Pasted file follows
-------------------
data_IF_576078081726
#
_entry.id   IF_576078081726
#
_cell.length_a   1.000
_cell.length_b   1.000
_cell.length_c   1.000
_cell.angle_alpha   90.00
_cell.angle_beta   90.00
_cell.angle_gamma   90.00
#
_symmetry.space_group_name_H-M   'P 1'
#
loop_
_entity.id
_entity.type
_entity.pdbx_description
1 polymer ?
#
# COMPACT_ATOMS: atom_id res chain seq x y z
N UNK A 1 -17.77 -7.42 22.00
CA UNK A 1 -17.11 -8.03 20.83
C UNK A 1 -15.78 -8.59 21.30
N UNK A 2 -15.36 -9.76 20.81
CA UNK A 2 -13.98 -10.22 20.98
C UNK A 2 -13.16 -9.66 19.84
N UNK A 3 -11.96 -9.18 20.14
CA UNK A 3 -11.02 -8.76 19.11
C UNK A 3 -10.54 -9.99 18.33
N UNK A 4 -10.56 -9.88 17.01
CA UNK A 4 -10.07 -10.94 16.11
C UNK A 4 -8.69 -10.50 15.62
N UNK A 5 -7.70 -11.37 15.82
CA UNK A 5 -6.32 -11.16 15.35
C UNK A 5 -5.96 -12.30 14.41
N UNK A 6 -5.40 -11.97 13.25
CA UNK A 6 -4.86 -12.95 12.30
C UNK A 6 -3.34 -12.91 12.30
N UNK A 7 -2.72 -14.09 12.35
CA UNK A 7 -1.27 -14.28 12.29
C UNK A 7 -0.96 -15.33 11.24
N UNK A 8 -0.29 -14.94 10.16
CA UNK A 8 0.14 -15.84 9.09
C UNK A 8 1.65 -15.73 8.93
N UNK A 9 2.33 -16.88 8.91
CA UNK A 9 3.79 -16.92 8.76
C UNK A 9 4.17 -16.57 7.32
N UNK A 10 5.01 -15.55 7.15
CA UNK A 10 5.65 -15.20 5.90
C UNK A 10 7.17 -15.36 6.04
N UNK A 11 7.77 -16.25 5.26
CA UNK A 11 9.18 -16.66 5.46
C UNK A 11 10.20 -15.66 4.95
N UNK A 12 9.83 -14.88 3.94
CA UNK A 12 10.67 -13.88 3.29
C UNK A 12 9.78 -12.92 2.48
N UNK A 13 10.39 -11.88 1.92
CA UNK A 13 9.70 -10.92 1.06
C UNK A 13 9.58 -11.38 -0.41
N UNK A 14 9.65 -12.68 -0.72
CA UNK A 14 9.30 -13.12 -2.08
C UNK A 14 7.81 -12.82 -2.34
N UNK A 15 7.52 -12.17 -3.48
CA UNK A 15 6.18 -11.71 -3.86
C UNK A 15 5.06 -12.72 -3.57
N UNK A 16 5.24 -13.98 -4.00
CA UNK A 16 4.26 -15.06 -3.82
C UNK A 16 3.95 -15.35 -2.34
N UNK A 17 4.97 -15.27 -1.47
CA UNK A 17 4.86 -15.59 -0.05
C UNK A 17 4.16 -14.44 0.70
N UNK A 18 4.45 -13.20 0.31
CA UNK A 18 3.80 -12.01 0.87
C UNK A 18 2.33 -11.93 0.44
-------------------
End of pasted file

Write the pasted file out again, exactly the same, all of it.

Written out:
data_IF_576078081726
#
_entry.id   IF_576078081726
#
_cell.length_a   1.000
_cell.length_b   1.000
_cell.length_c   1.000
_cell.angle_alpha   90.00
_cell.angle_beta   90.00
_cell.angle_gamma   90.00
#
_symmetry.space_group_name_H-M   'P 1'
#
loop_
_entity.id
_entity.type
_entity.pdbx_description
1 polymer ?
#
# COMPACT_ATOMS: atom_id res chain seq x y z
N UNK A 1 -17.77 -7.42 22.00
CA UNK A 1 -17.11 -8.03 20.83
C UNK A 1 -15.78 -8.59 21.30
N UNK A 2 -15.36 -9.76 20.81
CA UNK A 2 -13.98 -10.22 20.98
C UNK A 2 -13.16 -9.66 19.84
N UNK A 3 -11.96 -9.18 20.14
CA UNK A 3 -11.02 -8.76 19.11
C UNK A 3 -10.54 -9.99 18.33
N UNK A 4 -10.56 -9.88 17.01
CA UNK A 4 -10.07 -10.94 16.11
C UNK A 4 -8.69 -10.50 15.62
N UNK A 5 -7.70 -11.37 15.82
CA UNK A 5 -6.32 -11.16 15.35
C UNK A 5 -5.96 -12.30 14.41
N UNK A 6 -5.40 -11.97 13.25
CA UNK A 6 -4.86 -12.95 12.30
C UNK A 6 -3.34 -12.91 12.30
N UNK A 7 -2.72 -14.09 12.35
CA UNK A 7 -1.27 -14.28 12.29
C UNK A 7 -0.96 -15.33 11.24
N UNK A 8 -0.29 -14.94 10.16
CA UNK A 8 0.14 -15.84 9.09
C UNK A 8 1.65 -15.73 8.93
N UNK A 9 2.33 -16.88 8.91
CA UNK A 9 3.79 -16.92 8.76
C UNK A 9 4.17 -16.57 7.32
N UNK A 10 5.01 -15.55 7.15
CA UNK A 10 5.65 -15.20 5.90
C UNK A 10 7.17 -15.36 6.04
N UNK A 11 7.77 -16.25 5.26
CA UNK A 11 9.18 -16.66 5.46
C UNK A 11 10.20 -15.66 4.95
N UNK A 12 9.83 -14.88 3.94
CA UNK A 12 10.67 -13.88 3.29
C UNK A 12 9.78 -12.92 2.48
N UNK A 13 10.39 -11.88 1.92
CA UNK A 13 9.70 -10.92 1.06
C UNK A 13 9.58 -11.38 -0.41
N UNK A 14 9.65 -12.68 -0.72
CA UNK A 14 9.30 -13.12 -2.08
C UNK A 14 7.81 -12.82 -2.34
N UNK A 15 7.52 -12.17 -3.48
CA UNK A 15 6.18 -11.71 -3.86
C UNK A 15 5.06 -12.72 -3.57
N UNK A 16 5.24 -13.98 -4.00
CA UNK A 16 4.26 -15.06 -3.82
C UNK A 16 3.95 -15.35 -2.34
N UNK A 17 4.97 -15.27 -1.47
CA UNK A 17 4.86 -15.59 -0.05
C UNK A 17 4.16 -14.44 0.70
N UNK A 18 4.45 -13.20 0.31
CA UNK A 18 3.80 -12.01 0.87
C UNK A 18 2.33 -11.93 0.44